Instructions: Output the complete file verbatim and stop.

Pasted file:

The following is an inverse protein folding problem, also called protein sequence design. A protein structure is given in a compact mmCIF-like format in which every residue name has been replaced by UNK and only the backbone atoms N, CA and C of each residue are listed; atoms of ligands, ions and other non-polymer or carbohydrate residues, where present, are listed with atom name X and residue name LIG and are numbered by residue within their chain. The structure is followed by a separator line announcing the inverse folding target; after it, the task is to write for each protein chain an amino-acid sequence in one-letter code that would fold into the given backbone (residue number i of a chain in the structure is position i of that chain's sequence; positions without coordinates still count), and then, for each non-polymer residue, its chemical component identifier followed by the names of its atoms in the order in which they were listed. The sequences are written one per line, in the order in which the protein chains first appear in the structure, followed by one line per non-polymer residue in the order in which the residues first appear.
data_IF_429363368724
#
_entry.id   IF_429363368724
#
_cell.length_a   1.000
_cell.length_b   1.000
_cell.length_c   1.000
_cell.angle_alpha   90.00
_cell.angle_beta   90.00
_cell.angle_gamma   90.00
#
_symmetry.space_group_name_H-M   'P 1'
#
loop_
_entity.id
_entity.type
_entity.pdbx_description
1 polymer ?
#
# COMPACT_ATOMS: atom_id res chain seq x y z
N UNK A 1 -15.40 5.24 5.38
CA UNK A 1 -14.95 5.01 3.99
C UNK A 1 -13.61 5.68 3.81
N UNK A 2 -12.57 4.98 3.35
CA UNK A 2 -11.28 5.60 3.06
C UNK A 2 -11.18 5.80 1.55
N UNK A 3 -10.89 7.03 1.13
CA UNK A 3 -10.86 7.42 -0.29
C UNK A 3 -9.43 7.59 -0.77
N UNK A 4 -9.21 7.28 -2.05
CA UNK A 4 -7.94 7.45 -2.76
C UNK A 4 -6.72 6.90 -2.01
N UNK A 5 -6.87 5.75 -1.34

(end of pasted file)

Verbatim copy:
The following is an inverse protein folding problem, also called protein sequence design. A protein structure is given in a compact mmCIF-like format in which every residue name has been replaced by UNK and only the backbone atoms N, CA and C of each residue are listed; atoms of ligands, ions and other non-polymer or carbohydrate residues, where present, are listed with atom name X and residue name LIG and are numbered by residue within their chain. The structure is followed by a separator line announcing the inverse folding target; after it, the task is to write for each protein chain an amino-acid sequence in one-letter code that would fold into the given backbone (residue number i of a chain in the structure is position i of that chain's sequence; positions without coordinates still count), and then, for each non-polymer residue, its chemical component identifier followed by the names of its atoms in the order in which they were listed. The sequences are written one per line, in the order in which the protein chains first appear in the structure, followed by one line per non-polymer residue in the order in which the residues first appear.
data_IF_429363368724
#
_entry.id   IF_429363368724
#
_cell.length_a   1.000
_cell.length_b   1.000
_cell.length_c   1.000
_cell.angle_alpha   90.00
_cell.angle_beta   90.00
_cell.angle_gamma   90.00
#
_symmetry.space_group_name_H-M   'P 1'
#
loop_
_entity.id
_entity.type
_entity.pdbx_description
1 polymer ?
#
# COMPACT_ATOMS: atom_id res chain seq x y z
N UNK A 1 -15.40 5.24 5.38
CA UNK A 1 -14.95 5.01 3.99
C UNK A 1 -13.61 5.68 3.81
N UNK A 2 -12.57 4.98 3.35
CA UNK A 2 -11.28 5.60 3.06
C UNK A 2 -11.18 5.80 1.55
N UNK A 3 -10.89 7.03 1.13
CA UNK A 3 -10.86 7.42 -0.29
C UNK A 3 -9.43 7.59 -0.77
N UNK A 4 -9.21 7.28 -2.05
CA UNK A 4 -7.94 7.45 -2.76
C UNK A 4 -6.72 6.90 -2.01
N UNK A 5 -6.87 5.75 -1.34